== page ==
Rotman on Design
I've mentioned the Rotman Management (University of Toronto) design issue (.pdf) recently, but having finished it I'd like to point out what's worth reading in this worthy mag:
First, if you're printing just do pgs. 5-30. The rest is fluff and alumni only.
The dean's column on page 7 contrasts the business focus on optimization throughout the 20th Century with the design focus on invention: 'Value creation in the 20th century was largely defined by the conversion of heuristics to algorithms. It was about taking a fundamental understanding of a 'mystery' Ð a heuristic Ð and driving it to a formula, an algorithm Ð so that it could be driven to huge scale and scope... I would argue that in the 21st century, value creation will be defined more by the conversion of mysteries to heuristics Ð and that as a result, we are on the cusp of a design revolution in business.'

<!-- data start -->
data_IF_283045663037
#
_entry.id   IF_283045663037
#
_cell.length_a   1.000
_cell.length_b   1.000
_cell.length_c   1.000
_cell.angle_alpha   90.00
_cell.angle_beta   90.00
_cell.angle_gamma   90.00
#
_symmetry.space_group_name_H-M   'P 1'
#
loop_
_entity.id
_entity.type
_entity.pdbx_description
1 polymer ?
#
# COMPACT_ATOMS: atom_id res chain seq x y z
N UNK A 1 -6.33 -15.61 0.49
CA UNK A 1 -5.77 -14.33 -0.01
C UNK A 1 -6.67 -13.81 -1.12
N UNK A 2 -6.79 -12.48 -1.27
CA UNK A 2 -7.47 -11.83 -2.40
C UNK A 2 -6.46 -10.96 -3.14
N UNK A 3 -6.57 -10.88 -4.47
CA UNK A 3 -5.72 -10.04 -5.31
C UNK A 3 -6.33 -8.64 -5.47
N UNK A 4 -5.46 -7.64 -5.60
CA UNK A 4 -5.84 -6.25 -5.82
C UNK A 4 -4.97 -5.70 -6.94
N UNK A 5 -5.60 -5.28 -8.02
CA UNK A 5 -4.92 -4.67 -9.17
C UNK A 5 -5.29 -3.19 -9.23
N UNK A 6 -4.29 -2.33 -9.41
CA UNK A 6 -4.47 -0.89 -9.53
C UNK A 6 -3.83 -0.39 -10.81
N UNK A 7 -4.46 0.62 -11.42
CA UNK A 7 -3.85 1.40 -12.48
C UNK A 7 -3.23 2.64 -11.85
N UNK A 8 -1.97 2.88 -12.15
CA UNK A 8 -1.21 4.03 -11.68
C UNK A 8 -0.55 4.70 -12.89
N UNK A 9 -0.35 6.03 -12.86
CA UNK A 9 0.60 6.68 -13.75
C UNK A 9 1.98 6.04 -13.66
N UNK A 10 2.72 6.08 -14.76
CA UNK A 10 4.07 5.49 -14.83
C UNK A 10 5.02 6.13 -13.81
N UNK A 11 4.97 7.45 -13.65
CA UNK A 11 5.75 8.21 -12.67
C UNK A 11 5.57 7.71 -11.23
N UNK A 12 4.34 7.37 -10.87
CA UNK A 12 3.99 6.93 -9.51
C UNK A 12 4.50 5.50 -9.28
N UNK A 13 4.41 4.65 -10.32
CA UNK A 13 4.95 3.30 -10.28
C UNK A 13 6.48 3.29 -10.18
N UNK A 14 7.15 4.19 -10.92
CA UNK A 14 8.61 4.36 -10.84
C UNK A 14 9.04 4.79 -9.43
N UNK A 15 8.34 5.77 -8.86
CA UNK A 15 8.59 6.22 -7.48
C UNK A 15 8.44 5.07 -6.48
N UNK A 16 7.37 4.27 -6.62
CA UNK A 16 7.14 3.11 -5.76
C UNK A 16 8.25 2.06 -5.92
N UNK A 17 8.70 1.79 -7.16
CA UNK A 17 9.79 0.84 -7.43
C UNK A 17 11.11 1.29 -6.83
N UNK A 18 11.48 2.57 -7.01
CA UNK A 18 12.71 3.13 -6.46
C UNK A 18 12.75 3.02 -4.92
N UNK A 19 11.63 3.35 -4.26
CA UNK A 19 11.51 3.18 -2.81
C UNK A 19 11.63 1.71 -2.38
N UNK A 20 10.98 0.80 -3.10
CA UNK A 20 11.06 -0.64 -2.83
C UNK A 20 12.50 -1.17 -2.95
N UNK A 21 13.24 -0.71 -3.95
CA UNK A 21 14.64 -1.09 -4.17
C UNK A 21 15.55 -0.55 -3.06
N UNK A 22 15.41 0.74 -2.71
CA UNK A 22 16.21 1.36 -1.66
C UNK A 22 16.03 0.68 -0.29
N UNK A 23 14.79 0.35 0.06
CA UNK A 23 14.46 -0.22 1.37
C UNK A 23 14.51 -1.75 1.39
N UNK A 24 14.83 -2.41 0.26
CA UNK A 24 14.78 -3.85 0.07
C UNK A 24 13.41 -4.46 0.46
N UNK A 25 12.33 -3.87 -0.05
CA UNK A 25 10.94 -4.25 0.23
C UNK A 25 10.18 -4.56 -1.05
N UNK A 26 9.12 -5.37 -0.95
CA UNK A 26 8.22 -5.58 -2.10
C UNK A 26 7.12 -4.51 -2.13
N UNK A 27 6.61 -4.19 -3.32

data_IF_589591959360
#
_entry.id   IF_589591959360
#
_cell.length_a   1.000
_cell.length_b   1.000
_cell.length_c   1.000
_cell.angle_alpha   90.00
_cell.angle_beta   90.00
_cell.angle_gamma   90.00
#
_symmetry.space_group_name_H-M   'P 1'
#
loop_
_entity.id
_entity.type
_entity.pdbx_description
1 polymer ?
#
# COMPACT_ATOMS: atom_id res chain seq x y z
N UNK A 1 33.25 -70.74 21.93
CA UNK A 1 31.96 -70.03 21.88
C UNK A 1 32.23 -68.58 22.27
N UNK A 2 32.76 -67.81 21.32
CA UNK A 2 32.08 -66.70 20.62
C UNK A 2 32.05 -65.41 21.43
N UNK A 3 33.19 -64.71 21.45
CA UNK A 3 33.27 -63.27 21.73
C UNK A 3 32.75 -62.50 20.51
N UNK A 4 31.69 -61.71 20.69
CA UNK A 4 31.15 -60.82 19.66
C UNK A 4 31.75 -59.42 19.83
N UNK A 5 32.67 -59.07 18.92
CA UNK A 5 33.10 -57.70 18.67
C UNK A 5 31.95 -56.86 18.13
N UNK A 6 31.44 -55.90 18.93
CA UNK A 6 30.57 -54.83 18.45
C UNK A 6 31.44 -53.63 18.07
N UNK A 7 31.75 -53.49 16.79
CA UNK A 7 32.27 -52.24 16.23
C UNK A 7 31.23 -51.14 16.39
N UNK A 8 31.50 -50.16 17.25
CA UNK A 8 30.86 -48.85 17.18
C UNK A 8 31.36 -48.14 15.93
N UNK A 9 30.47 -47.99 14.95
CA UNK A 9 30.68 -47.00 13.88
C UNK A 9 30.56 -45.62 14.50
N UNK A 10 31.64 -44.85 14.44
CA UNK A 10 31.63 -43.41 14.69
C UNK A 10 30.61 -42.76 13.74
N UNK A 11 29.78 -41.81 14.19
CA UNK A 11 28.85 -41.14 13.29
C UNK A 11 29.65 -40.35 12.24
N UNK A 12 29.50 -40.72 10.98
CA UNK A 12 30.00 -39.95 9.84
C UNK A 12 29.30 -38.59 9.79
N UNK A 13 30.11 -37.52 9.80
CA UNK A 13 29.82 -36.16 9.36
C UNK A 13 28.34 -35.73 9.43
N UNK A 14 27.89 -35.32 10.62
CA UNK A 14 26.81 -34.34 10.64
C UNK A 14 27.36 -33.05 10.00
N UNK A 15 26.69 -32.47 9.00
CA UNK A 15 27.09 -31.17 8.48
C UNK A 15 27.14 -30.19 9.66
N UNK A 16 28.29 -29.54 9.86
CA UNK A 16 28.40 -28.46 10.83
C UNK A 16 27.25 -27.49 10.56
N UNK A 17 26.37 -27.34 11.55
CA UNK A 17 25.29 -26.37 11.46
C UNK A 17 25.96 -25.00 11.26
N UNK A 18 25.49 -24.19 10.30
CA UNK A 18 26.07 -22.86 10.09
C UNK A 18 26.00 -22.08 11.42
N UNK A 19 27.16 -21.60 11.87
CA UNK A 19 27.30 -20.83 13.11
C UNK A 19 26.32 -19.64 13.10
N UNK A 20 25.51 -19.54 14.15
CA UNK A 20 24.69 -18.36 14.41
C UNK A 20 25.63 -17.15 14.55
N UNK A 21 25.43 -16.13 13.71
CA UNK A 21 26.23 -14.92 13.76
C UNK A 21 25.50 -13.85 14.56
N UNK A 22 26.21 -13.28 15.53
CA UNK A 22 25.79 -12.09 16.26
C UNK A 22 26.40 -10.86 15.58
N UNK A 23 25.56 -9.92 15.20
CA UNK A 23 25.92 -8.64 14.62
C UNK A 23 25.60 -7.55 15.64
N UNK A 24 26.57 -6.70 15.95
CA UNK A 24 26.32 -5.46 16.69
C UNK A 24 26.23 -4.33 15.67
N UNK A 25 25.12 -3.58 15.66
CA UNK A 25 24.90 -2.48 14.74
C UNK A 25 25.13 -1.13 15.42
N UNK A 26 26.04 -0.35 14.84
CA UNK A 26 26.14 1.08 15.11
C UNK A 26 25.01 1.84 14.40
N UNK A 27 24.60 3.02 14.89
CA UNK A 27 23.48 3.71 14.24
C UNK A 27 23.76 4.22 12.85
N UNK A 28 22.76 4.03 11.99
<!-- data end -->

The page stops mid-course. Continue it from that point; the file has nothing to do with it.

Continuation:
On page 12 Darden professor Jeanne Liedtka takes a more intellectual view, contrasting design and science: 'The most fundamental difference between the two, they argue, is that design thinking deals primarily with what does not yet exist; while scientists deal with explaining what is. That scientists discover the laws that govern today's reality, while designers invent a different future is a common theme. Thus, while both methods of thinking are hypothesis-driven, the design hypothesis differs from the scientific hypothesis.'
Demand Innovation on page 26 is a quick case study by Adrian Slywotzky of Mercer Management Consulting on a product company that looks at the higher-order needs of its customers and creates services that help customers use its products. 'These companies are focused on creating new growth and new value by addressing the hassles and issues that surround their products rather than by improving the products themselves. They have shifted their approach from product innovation to demand innovation.'